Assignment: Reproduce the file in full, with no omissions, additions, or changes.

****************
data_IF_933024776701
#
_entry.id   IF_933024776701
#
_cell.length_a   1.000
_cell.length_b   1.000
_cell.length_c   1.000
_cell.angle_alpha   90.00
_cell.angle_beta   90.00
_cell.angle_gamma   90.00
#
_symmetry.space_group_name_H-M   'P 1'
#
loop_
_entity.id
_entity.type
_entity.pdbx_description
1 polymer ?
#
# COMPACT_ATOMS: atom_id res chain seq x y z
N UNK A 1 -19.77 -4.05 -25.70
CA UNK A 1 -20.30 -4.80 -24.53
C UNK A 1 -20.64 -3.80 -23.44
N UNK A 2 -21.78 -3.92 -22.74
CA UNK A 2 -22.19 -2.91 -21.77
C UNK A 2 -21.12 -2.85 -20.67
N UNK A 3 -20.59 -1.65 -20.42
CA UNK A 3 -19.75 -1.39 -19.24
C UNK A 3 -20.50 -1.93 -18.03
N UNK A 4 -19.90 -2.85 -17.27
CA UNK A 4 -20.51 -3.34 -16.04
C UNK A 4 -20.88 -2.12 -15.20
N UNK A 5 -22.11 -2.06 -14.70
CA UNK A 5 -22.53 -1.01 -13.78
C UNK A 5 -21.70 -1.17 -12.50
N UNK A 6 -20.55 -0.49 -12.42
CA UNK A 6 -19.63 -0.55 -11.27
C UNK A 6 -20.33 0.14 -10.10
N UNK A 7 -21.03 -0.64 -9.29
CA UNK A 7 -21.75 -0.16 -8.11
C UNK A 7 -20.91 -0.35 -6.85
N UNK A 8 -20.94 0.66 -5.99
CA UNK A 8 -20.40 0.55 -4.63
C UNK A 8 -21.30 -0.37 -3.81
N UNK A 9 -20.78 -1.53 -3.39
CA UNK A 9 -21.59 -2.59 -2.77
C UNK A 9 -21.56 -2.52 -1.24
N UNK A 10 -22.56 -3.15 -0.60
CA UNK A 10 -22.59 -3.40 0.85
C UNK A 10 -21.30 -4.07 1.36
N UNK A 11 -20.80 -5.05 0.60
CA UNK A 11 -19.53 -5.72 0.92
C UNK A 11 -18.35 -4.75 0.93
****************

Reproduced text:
data_IF_933024776701
#
_entry.id   IF_933024776701
#
_cell.length_a   1.000
_cell.length_b   1.000
_cell.length_c   1.000
_cell.angle_alpha   90.00
_cell.angle_beta   90.00
_cell.angle_gamma   90.00
#
_symmetry.space_group_name_H-M   'P 1'
#
loop_
_entity.id
_entity.type
_entity.pdbx_description
1 polymer ?
#
# COMPACT_ATOMS: atom_id res chain seq x y z
N UNK A 1 -19.77 -4.05 -25.70
CA UNK A 1 -20.30 -4.80 -24.53
C UNK A 1 -20.64 -3.80 -23.44
N UNK A 2 -21.78 -3.92 -22.74
CA UNK A 2 -22.19 -2.91 -21.77
C UNK A 2 -21.12 -2.85 -20.67
N UNK A 3 -20.59 -1.65 -20.42
CA UNK A 3 -19.75 -1.39 -19.24
C UNK A 3 -20.50 -1.93 -18.03
N UNK A 4 -19.90 -2.85 -17.27
CA UNK A 4 -20.51 -3.34 -16.04
C UNK A 4 -20.88 -2.12 -15.20
N UNK A 5 -22.11 -2.06 -14.70
CA UNK A 5 -22.53 -1.01 -13.78
C UNK A 5 -21.70 -1.17 -12.50
N UNK A 6 -20.55 -0.49 -12.42
CA UNK A 6 -19.63 -0.55 -11.27
C UNK A 6 -20.33 0.14 -10.10
N UNK A 7 -21.03 -0.64 -9.29
CA UNK A 7 -21.75 -0.16 -8.11
C UNK A 7 -20.91 -0.35 -6.85
N UNK A 8 -20.94 0.66 -5.99
CA UNK A 8 -20.40 0.55 -4.63
C UNK A 8 -21.30 -0.37 -3.81
N UNK A 9 -20.78 -1.53 -3.39
CA UNK A 9 -21.59 -2.59 -2.77
C UNK A 9 -21.56 -2.52 -1.24
N UNK A 10 -22.56 -3.15 -0.60
CA UNK A 10 -22.59 -3.40 0.85
C UNK A 10 -21.30 -4.07 1.36
N UNK A 11 -20.80 -5.05 0.60
CA UNK A 11 -19.53 -5.72 0.92
C UNK A 11 -18.35 -4.75 0.93